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Asia-Pacific region predicted to propel demand for planes

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    Airbus forecasts that the Asia-Pacific region will account for a third of global passenger aircraft deliveries over the next two decades.
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HONG KONG » Asia’s rapidly growing middle classes will drive demand for new airplanes through the next 20 years and help the region overtake North America and Europe as the world’s biggest air transport market, Airbus SAS said yesterday.

The European plane maker forecasts that the Asia-Pacific area will account for a third of global passenger aircraft deliveries in the next two decades, up from about a quarter in the previous 20 years.

Some 8,560 new passenger jets worth $1.2 trillion will be delivered in Asia by 2029, Airbus said. That number includes 3,360 large double-aisle aircraft, including superjumbo models such as the A380, as well as 5,200 smaller, single-aisle jets. About 25,850 new jets are forecast to be delivered worldwide in the same period.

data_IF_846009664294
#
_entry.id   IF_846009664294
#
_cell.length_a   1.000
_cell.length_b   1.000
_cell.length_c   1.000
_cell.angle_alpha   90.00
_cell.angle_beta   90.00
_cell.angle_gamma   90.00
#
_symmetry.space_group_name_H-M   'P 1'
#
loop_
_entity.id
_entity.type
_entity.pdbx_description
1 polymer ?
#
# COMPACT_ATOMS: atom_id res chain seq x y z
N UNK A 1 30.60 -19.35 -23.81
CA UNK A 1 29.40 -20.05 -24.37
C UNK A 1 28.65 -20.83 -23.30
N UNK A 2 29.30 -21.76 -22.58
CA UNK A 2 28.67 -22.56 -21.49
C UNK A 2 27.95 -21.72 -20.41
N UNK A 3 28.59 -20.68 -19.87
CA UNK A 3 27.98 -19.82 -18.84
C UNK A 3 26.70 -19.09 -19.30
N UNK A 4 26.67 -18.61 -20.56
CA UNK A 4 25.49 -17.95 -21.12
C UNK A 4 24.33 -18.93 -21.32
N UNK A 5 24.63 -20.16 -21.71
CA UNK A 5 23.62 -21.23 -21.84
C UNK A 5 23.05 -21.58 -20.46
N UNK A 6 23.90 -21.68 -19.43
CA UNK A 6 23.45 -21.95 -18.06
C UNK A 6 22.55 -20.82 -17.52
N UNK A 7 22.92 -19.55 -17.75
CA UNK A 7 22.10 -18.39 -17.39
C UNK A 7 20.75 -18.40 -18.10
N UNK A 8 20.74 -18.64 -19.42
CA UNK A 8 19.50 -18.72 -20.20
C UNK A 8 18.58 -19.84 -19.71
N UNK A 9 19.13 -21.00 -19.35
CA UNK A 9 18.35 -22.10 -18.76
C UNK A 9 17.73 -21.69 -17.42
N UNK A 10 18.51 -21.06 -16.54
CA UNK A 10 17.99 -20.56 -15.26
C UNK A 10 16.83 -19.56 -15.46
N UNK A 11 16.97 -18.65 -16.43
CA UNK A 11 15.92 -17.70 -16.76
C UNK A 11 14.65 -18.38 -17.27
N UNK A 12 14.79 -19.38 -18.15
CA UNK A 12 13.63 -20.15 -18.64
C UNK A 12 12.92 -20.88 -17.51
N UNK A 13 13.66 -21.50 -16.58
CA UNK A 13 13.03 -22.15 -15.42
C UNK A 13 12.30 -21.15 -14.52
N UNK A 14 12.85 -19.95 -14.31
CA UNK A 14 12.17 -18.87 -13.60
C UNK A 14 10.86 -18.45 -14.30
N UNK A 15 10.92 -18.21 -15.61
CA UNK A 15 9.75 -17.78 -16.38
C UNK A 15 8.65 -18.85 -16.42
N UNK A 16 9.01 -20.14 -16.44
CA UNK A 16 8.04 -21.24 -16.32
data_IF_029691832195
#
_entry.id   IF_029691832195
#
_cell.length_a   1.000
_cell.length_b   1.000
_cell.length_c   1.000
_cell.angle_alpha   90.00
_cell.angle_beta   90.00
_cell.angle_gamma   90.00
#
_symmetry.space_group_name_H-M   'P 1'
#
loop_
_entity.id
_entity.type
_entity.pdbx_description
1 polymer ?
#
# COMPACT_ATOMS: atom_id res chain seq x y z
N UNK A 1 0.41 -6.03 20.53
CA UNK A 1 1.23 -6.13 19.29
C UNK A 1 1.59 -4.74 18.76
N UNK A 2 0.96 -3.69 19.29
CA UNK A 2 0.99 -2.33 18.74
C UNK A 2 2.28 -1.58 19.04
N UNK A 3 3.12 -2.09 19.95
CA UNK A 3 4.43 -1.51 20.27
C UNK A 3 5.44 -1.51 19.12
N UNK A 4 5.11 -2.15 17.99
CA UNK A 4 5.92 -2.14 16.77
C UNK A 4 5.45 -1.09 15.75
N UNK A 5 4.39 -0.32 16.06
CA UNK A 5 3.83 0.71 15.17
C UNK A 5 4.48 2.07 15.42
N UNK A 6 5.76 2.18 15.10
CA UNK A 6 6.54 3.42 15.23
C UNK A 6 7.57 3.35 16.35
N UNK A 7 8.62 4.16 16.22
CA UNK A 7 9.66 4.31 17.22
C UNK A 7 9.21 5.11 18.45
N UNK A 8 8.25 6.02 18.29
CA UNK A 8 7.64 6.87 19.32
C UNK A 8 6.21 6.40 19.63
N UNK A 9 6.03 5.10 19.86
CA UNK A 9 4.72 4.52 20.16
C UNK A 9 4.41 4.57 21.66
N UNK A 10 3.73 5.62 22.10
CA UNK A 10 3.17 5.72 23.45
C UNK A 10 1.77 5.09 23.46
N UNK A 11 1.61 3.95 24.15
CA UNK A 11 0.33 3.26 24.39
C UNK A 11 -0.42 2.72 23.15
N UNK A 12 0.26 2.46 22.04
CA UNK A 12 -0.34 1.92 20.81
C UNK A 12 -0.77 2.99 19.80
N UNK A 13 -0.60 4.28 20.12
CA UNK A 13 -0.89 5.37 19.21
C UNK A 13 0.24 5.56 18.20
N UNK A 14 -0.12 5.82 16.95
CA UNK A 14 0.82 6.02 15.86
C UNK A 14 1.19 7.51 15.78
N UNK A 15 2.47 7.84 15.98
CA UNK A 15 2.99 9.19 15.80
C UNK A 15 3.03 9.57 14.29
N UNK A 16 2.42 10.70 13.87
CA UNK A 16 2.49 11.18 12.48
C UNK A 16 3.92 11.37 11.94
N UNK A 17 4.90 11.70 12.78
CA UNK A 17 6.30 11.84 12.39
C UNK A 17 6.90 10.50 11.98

The growth of megacities in Asia will require more large planes to service routes between those hubs, said Christopher Emerson, Airbus’s senior vice president of product strategy and market forecast.

Smaller jets will also be needed to fill demand from increasingly popular budget airlines, as well as new short-haul routes.

"If you look at the main drivers of tomorrow’s traffic — so for the next 20 years — in Asia (it’s) more people able and wanting to fly every day," Emerson said.

Airlines will also be looking to replace older, gas-guzzling planes with newer, less thirsty models, he said. About 3,680 aircraft are in service in Asia, and Airbus expects about 78 percent of those will be replaced.

 

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